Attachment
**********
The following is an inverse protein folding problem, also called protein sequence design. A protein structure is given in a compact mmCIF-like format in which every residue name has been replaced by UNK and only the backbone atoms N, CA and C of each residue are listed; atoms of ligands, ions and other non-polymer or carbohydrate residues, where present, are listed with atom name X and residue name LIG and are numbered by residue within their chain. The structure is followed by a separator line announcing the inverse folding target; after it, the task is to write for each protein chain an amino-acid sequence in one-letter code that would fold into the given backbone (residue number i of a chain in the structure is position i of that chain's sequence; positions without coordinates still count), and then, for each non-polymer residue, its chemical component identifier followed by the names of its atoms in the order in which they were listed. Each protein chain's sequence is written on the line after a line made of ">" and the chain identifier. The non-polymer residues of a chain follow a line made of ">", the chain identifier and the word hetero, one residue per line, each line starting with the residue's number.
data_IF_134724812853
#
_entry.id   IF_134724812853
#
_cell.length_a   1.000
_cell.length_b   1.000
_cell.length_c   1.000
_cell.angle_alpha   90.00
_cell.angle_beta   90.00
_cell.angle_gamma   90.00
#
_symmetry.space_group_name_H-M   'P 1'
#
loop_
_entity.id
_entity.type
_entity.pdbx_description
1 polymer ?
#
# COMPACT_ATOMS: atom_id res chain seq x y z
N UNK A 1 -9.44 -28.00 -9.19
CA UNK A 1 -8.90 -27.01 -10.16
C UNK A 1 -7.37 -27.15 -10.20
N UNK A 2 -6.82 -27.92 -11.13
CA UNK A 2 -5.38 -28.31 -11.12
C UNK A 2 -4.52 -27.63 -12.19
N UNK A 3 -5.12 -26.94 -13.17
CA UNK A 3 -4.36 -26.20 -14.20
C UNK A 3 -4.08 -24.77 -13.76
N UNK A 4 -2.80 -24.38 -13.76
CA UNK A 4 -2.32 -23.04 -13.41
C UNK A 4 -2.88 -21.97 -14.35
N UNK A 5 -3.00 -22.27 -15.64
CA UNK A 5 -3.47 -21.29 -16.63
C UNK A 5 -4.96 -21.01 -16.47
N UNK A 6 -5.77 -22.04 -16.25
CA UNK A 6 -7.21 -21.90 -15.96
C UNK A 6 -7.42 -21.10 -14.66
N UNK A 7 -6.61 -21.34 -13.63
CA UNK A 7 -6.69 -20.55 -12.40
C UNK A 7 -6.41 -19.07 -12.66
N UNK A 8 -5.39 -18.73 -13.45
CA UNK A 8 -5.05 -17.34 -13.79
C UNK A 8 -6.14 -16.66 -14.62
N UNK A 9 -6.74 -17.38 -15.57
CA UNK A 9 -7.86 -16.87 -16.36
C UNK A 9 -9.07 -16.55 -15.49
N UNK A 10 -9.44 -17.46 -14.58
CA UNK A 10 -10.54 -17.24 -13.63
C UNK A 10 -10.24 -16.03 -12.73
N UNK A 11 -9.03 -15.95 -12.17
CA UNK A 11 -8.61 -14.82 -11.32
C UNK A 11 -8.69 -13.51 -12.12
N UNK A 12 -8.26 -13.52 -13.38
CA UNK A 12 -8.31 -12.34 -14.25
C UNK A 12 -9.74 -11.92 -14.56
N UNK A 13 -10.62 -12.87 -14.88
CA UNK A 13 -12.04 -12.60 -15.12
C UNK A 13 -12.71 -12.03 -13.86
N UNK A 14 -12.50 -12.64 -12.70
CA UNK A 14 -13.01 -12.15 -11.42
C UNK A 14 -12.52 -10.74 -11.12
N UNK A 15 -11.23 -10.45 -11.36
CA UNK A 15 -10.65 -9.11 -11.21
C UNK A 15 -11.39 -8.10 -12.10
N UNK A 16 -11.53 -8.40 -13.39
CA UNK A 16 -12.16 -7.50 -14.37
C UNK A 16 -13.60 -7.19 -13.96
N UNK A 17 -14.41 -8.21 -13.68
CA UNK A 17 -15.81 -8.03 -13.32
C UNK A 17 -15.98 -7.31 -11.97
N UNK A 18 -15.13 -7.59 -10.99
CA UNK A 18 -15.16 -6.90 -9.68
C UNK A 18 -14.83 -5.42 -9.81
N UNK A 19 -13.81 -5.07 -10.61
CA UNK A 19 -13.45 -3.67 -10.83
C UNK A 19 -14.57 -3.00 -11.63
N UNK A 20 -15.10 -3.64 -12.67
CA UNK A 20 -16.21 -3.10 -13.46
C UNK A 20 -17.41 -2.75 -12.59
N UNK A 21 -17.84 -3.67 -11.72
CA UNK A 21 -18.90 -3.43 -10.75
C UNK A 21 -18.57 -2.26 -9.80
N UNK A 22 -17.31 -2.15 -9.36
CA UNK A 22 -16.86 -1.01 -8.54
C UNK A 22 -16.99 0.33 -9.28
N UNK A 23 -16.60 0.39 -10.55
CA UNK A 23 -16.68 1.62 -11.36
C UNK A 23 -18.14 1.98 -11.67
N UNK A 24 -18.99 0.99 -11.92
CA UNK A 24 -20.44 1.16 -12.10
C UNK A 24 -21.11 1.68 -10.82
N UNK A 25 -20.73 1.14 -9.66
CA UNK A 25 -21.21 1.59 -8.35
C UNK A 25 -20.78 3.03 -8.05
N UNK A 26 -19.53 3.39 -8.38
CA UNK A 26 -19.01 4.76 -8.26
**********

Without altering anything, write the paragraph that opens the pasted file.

The following is an inverse protein folding problem, also called protein sequence design. A protein structure is given in a compact mmCIF-like format in which every residue name has been replaced by UNK and only the backbone atoms N, CA and C of each residue are listed; atoms of ligands, ions and other non-polymer or carbohydrate residues, where present, are listed with atom name X and residue name LIG and are numbered by residue within their chain. The structure is followed by a separator line announcing the inverse folding target; after it, the task is to write for each protein chain an amino-acid sequence in one-letter code that would fold into the given backbone (residue number i of a chain in the structure is position i of that chain's sequence; positions without coordinates still count), and then, for each non-polymer residue, its chemical component identifier followed by the names of its atoms in the order in which they were listed. Each protein chain's sequence is written on the line after a line made of ">" and the chain identifier. The non-polymer residues of a chain follow a line made of ">", the chain identifier and the word hetero, one residue per line, each line starting with the residue's number.